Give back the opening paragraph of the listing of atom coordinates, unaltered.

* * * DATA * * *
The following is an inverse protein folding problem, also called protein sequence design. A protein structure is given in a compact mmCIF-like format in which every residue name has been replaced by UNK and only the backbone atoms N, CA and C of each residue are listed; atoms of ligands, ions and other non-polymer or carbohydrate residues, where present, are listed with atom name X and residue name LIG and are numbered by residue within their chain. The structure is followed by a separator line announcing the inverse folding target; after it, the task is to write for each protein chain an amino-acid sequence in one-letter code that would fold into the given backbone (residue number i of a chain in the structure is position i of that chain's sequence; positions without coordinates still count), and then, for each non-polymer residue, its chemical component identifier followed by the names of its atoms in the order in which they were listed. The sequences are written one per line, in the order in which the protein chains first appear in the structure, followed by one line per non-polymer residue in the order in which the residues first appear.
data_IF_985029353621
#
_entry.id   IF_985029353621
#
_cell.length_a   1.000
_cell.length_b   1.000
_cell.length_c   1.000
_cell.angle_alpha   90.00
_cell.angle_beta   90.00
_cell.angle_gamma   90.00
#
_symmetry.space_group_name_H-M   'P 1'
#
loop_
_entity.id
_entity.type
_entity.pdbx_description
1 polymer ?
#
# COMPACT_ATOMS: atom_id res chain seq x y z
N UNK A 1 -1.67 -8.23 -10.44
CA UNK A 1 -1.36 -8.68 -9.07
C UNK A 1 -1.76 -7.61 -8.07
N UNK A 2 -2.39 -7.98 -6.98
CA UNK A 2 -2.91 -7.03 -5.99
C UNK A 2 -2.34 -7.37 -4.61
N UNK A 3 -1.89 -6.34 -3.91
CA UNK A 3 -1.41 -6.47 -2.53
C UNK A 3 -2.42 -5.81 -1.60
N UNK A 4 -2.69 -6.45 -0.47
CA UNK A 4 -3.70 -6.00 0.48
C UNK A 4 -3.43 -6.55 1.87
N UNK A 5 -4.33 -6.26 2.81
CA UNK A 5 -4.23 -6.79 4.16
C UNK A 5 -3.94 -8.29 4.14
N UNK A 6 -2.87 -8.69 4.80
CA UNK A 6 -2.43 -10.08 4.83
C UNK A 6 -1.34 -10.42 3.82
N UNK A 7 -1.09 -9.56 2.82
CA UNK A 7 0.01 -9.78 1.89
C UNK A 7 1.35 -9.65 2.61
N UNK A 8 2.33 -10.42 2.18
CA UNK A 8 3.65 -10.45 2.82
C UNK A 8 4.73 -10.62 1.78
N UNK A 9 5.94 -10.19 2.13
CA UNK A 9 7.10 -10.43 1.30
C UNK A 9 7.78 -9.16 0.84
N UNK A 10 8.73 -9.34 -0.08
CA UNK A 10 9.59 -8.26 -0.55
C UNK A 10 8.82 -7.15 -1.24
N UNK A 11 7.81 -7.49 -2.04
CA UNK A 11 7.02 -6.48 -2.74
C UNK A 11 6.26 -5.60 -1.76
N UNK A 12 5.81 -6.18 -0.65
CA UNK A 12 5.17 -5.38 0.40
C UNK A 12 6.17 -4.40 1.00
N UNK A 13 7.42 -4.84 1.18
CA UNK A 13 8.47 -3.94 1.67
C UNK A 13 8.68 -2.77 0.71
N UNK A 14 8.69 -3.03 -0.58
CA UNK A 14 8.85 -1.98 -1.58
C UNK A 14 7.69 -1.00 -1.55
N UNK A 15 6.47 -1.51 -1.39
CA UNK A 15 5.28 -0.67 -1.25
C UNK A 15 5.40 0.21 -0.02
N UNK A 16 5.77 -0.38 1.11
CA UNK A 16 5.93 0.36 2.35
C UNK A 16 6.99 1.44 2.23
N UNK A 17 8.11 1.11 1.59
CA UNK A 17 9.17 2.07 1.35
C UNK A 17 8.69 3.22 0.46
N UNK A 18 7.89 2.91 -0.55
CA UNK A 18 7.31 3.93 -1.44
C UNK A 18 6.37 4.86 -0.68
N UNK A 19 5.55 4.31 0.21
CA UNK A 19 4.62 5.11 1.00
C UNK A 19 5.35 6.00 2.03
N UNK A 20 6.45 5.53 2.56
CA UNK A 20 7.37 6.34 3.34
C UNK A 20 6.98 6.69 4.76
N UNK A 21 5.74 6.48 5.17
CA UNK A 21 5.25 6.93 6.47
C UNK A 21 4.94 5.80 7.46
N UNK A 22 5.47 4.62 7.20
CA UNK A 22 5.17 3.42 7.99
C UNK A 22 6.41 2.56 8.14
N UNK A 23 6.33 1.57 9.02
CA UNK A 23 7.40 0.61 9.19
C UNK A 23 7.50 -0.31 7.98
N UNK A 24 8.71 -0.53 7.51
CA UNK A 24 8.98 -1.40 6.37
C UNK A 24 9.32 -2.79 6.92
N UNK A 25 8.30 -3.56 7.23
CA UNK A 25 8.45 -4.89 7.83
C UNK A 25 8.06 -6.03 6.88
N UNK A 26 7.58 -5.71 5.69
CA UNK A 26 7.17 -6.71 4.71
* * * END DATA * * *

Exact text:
The following is an inverse protein folding problem, also called protein sequence design. A protein structure is given in a compact mmCIF-like format in which every residue name has been replaced by UNK and only the backbone atoms N, CA and C of each residue are listed; atoms of ligands, ions and other non-polymer or carbohydrate residues, where present, are listed with atom name X and residue name LIG and are numbered by residue within their chain. The structure is followed by a separator line announcing the inverse folding target; after it, the task is to write for each protein chain an amino-acid sequence in one-letter code that would fold into the given backbone (residue number i of a chain in the structure is position i of that chain's sequence; positions without coordinates still count), and then, for each non-polymer residue, its chemical component identifier followed by the names of its atoms in the order in which they were listed. The sequences are written one per line, in the order in which the protein chains first appear in the structure, followed by one line per non-polymer residue in the order in which the residues first appear.